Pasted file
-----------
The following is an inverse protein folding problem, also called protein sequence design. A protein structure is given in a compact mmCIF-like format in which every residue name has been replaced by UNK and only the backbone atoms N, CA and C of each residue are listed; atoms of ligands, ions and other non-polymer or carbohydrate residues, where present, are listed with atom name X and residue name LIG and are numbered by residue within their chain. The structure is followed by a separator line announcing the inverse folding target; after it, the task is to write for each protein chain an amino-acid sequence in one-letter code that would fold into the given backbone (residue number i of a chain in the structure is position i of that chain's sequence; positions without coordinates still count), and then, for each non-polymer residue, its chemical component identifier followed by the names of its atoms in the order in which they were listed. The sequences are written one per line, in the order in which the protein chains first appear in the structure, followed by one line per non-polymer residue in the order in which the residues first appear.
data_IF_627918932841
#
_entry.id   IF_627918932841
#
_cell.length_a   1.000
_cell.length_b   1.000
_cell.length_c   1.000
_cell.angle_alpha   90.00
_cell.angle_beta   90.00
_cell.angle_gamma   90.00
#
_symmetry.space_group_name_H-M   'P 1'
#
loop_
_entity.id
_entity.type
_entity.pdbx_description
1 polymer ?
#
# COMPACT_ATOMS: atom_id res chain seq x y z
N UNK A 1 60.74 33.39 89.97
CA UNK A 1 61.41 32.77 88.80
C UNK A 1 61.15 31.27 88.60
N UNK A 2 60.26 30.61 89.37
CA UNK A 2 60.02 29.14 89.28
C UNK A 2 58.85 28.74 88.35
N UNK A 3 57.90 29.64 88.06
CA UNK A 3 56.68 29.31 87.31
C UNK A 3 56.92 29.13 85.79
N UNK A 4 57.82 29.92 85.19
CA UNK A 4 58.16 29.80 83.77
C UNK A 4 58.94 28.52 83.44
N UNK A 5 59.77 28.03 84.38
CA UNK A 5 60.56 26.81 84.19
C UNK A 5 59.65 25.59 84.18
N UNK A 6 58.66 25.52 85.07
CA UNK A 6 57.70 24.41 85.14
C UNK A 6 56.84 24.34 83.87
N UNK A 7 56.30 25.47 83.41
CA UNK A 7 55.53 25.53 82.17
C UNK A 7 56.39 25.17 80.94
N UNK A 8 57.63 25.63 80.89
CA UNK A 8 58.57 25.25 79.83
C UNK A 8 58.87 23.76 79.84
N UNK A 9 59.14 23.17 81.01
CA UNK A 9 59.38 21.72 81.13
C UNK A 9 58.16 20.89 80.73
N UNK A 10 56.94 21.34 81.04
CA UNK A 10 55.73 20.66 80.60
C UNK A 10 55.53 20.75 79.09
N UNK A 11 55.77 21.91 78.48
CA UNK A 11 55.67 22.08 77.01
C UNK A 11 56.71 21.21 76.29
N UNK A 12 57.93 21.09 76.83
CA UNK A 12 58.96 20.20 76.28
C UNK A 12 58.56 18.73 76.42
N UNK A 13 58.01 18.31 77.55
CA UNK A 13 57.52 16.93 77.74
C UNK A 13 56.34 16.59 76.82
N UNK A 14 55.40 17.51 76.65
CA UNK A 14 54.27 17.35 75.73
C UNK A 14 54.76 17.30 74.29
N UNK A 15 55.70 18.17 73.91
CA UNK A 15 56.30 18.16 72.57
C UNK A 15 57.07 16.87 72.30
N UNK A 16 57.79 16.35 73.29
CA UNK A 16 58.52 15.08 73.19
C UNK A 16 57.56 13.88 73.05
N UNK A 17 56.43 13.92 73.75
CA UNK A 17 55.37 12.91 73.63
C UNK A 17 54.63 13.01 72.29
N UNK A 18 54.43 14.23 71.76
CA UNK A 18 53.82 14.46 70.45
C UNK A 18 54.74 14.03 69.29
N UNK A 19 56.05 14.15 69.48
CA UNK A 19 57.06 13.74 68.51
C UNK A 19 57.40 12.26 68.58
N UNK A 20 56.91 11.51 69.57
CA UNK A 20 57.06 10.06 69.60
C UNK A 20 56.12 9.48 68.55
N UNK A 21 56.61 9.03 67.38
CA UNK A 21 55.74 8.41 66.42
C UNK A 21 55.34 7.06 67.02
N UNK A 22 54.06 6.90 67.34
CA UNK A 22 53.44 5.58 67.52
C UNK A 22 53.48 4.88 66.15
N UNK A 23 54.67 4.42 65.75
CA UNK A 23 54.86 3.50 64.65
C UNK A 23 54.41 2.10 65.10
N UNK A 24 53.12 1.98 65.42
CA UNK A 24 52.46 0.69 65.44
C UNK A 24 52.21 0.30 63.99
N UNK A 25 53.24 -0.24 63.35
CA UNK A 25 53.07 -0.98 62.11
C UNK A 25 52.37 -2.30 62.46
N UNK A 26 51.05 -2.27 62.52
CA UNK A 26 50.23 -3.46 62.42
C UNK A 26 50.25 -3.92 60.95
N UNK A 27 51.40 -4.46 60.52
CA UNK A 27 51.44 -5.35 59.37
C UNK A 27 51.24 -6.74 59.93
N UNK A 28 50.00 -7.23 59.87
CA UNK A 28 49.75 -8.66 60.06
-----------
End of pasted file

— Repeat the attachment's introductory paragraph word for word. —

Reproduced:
The following is an inverse protein folding problem, also called protein sequence design. A protein structure is given in a compact mmCIF-like format in which every residue name has been replaced by UNK and only the backbone atoms N, CA and C of each residue are listed; atoms of ligands, ions and other non-polymer or carbohydrate residues, where present, are listed with atom name X and residue name LIG and are numbered by residue within their chain. The structure is followed by a separator line announcing the inverse folding target; after it, the task is to write for each protein chain an amino-acid sequence in one-letter code that would fold into the given backbone (residue number i of a chain in the structure is position i of that chain's sequence; positions without coordinates still count), and then, for each non-polymer residue, its chemical component identifier followed by the names of its atoms in the order in which they were listed. The sequences are written one per line, in the order in which the protein chains first appear in the structure, followed by one line per non-polymer residue in the order in which the residues first appear.